Southern Brooklyn

New Photo Exhibit Depicts Coney Island In the Early 1960s


In the spirit of the weather warming up and summer right around the corner, New York Magazine featured photographer Aaron Rose and the pictures he took in Coney Island between 1961 and 1963. Even on this rainy Thursday, these pictures will make you want to stop whatever you’re doing and go to the beach.

From NY Magazine:

Rose, a lifelong New Yorker himself, documented his fellow residents as they spilled out from every neighborhood for their annual migration to Brookyn’s [sic] end. The swimsuit styles are a little different, but it looked even then like it was impossible to find a spot for your towel.

Rose’s photos are now part of an exhibit opening tomorrow at the Museum of the City of New York. It’s called “In a World of Their Own.”

Just as Rose was well known for his intimate portraits of New York life, he was also admired for his technical skills in the darkroom. The museum notes in its release:

Rose is considered a photographer’s photographer: the process of making the photographs is as important to him as the final product. In an era when black-and-white photography was widespread, Rose took what he learned during his short stint in the commercial sector to create highly unusual prints. Rose seized upon a new technology – chromogenic color film – for his Coney Island photographs and … Rose’s photographs capture the heat of the summer, and give them what [critic] Aletti has called the “burnished glow of a fresh tan” so reminiscent of a day at the beach.

Below are some of the images shared on the museum’s website.

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  1. its sickening how fat americans got. in that pic with all the people there are 0 fatties. if we did this today, more than half would be obese.

  2. As a little kid in the early 1960’s I spent a lot of summer time on the beach at Coney Island. I’m curious. The first photo, which depicts a very large gathering on the beach, has piqued my interest. What Bay is that? What concession supplied those umbrellas? What proof can be submitted, that the photo shown, is indeed of a group on one of the beach bays at Coney Island, in the period from 1961-1963?

  3. And the ones who are fit they look like they are going to explode from all the steroids and supplements they take.
    Natural looking slim athletic body is a rare sight nowadays.

  4. I remember the beach crowded like that in the mid to late 1950s and early 60s. If it was in the high nineties and you arrived after 2PM, you were stuck under the boardwalk, because there literally wasn’t an inch to put down your blanket under the sun. (Under the boardwalk was also fairly crowded.) Also, since no area was set aside as a public walkway, you had to step on people’s blankets just to get to the shore. That was when express trains operated seven days a week.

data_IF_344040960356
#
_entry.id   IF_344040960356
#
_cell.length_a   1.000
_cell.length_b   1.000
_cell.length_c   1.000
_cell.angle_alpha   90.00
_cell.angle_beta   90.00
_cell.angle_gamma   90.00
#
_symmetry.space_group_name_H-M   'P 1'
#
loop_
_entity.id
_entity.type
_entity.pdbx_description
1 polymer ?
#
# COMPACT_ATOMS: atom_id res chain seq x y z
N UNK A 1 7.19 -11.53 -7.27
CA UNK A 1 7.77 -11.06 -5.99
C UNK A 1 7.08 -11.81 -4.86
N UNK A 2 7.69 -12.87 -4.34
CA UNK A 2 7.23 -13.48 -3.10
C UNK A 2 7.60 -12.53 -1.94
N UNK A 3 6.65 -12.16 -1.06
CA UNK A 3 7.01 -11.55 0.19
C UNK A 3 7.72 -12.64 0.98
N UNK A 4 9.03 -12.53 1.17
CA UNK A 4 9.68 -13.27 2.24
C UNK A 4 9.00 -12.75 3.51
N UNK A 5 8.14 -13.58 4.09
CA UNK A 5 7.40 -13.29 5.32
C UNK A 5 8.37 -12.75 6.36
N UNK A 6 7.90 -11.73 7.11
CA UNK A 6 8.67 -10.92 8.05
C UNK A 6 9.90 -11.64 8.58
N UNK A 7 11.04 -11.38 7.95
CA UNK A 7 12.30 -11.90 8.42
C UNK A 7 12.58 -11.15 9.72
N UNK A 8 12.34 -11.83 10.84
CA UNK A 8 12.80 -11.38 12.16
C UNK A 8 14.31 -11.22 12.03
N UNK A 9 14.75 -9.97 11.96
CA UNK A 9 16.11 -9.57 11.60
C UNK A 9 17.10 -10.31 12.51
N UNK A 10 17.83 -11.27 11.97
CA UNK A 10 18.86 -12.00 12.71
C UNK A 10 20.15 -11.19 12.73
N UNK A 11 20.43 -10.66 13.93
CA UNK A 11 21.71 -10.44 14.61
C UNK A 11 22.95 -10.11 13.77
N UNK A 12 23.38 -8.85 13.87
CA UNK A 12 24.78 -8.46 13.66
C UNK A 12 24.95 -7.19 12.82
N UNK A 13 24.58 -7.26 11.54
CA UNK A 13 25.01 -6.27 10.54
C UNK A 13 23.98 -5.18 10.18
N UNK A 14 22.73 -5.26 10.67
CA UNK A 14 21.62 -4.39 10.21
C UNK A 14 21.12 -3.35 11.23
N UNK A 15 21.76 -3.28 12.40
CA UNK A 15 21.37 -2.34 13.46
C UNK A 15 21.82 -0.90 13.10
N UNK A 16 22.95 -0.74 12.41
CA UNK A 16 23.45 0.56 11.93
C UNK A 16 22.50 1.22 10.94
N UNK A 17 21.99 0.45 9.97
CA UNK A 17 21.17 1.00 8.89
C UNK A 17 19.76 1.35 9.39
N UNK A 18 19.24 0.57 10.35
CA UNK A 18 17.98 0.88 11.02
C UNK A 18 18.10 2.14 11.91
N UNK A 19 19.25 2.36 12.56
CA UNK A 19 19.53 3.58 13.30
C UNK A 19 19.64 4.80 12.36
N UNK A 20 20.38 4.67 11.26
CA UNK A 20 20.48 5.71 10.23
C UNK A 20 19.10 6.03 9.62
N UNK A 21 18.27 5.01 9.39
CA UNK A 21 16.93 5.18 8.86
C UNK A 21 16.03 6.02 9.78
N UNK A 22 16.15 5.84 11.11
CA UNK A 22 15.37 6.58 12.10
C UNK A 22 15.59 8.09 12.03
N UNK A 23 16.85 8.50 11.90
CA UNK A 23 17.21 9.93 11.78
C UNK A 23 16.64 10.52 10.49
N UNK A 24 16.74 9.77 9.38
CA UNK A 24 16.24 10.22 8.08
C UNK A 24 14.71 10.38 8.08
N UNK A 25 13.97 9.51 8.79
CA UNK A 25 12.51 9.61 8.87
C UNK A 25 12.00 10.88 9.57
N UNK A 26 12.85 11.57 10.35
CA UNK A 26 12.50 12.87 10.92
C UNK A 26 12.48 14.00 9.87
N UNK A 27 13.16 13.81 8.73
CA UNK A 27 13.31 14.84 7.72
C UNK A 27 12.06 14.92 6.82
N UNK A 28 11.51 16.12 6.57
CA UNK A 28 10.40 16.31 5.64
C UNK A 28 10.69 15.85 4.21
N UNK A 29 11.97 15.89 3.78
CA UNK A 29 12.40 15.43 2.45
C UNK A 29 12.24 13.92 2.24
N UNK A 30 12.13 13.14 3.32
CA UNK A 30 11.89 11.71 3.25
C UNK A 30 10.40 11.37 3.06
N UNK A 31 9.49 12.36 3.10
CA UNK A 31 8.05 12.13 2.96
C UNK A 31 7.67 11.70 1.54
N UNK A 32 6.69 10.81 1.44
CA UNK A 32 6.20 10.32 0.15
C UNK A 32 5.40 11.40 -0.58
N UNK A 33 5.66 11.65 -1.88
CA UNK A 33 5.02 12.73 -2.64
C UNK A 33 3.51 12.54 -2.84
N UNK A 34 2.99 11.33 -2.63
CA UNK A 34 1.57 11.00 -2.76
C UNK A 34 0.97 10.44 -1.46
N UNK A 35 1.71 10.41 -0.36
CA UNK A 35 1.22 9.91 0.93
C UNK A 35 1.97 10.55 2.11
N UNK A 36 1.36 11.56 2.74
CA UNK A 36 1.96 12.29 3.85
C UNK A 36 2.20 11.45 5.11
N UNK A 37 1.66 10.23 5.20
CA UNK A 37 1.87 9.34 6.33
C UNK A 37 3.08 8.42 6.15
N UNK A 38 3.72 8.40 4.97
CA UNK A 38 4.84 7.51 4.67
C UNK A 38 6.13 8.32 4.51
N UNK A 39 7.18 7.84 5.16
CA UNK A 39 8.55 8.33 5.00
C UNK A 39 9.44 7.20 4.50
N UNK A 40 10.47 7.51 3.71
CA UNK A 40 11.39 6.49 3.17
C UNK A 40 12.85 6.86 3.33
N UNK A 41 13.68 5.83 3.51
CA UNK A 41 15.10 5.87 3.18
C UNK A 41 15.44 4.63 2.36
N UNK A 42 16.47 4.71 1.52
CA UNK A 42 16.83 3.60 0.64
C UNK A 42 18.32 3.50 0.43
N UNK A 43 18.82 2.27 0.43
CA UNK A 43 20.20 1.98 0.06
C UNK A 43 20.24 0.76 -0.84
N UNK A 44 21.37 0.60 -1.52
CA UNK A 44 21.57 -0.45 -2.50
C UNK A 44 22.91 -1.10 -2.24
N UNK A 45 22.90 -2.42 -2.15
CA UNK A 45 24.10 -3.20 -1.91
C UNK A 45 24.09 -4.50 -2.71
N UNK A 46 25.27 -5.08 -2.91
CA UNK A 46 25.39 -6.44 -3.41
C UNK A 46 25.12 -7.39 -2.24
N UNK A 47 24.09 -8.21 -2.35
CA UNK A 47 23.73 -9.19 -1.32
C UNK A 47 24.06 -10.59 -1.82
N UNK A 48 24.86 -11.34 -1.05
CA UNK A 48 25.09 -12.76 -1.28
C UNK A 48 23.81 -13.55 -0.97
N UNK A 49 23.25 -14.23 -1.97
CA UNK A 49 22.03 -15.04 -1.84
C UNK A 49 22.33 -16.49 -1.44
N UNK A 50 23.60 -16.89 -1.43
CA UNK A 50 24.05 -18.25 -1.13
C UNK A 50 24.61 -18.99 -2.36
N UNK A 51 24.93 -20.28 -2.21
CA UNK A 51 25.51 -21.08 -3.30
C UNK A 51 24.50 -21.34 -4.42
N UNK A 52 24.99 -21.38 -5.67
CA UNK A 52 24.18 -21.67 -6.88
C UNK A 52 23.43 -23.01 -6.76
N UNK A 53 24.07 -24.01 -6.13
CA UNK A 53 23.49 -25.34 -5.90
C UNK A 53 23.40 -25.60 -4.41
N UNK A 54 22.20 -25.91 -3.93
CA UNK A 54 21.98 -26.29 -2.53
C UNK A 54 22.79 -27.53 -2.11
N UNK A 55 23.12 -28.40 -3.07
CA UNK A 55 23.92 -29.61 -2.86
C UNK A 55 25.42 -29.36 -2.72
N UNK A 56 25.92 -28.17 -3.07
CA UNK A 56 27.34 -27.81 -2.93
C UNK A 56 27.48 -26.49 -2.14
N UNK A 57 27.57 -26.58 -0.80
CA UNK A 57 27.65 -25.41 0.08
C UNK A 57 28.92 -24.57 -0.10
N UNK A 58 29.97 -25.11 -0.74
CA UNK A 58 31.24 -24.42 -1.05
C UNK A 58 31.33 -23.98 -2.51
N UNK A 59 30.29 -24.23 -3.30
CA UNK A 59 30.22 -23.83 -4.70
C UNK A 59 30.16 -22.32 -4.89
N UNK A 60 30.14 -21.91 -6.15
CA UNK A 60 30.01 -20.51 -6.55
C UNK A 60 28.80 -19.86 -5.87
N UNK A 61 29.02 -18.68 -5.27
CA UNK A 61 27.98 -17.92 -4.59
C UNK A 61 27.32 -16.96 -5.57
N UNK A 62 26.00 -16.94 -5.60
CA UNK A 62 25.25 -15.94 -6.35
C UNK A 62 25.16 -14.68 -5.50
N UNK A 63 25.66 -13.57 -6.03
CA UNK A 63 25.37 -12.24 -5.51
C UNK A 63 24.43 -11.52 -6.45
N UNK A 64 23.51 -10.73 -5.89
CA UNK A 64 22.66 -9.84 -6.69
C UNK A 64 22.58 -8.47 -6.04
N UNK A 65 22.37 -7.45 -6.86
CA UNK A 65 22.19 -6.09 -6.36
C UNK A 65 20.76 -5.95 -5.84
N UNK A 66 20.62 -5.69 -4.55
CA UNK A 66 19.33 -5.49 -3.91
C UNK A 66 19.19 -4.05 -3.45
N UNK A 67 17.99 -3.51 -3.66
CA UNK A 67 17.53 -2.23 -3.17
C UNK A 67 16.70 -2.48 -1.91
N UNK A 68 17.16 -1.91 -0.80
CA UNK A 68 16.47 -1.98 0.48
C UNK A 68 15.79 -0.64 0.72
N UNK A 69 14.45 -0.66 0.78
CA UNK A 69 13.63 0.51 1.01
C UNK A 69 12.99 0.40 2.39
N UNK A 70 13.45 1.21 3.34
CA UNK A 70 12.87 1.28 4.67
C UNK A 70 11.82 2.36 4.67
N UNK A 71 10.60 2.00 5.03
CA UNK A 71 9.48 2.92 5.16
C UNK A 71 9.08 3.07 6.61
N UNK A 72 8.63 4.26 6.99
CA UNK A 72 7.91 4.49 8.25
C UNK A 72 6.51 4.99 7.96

6. Thanks, Rat! Very informative site…Now if I can only get verifiable responses to my other questions, especially my last one, because recalling the demographics at the time, I’m skeptical that the first photo jives with the years mentioned! At least, the bays, we were always on! Nonetheless, you’ve been very helpful, and the Daze appreciates it!

  7. It could get crowded like that into the late sixties. But by the early 70s it got much sparser.

    It seems to me that lots of places in NYC were more crowded before the 70s.

  8. Our very own Lisanne? is correct. Even though NYC’s population has grown recently, the number of theme parks, water parks and cheaper air travel (think Disney World and Universal) has grown exponentially, thus places like Coney Island cannot help but lose some crowds. I am glad to see the new Coney Island site continue to prosper and grow. We owe some of this to the late Horace Bullock who was a visionary of Coney island

  9. Thanks for sharing. I found the photos entertaining. People sure flocked to the beach back in the 1960s. They didn’t know about skin cancer at that time, some even putting on baby oil with/without iodine mixed in. I grew up in The Bronx back in the 1960s. Orchard Beach in The Bronx and Jones Beach out on Long Island were always crowded like your picture depicts. That’s why my father would get us up and out of the house at the crack of dawn, so we could get a good spot to pitch our rented umbrella.

  10. I also suspect that some of the loss in the early 70s was the result of the increase in detected skin cancers around that time. Newspaper articles were warning people to avid overexposure and beaches, with their lack of shaded areas were considered particularly unsafe in this regard. My sister got skin cancer in the early 80s, she was still very much into beaches at that time.

    Bullock had some very constructive ideas about Coney Island’s redevelopment, and would have committed a very large amount of money towards that end were he allowed to do as early as the 90s.

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